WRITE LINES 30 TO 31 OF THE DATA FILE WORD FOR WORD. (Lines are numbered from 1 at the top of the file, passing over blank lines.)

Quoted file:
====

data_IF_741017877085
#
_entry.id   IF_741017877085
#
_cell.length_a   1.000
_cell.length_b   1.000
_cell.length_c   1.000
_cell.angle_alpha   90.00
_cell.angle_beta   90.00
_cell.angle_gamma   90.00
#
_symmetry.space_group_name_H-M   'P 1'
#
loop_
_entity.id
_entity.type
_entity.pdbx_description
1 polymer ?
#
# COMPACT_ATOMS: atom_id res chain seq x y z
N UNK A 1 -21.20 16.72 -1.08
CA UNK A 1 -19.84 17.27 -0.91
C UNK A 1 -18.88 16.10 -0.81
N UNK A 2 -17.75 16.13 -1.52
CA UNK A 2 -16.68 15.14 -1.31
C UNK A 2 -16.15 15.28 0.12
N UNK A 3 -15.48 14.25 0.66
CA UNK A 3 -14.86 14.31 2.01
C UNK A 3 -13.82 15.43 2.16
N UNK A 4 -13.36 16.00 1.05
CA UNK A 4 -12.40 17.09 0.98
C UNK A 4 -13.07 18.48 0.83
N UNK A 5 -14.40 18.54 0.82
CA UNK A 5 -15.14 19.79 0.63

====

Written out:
N UNK A 4 -13.36 16.00 1.05
CA UNK A 4 -12.40 17.09 0.98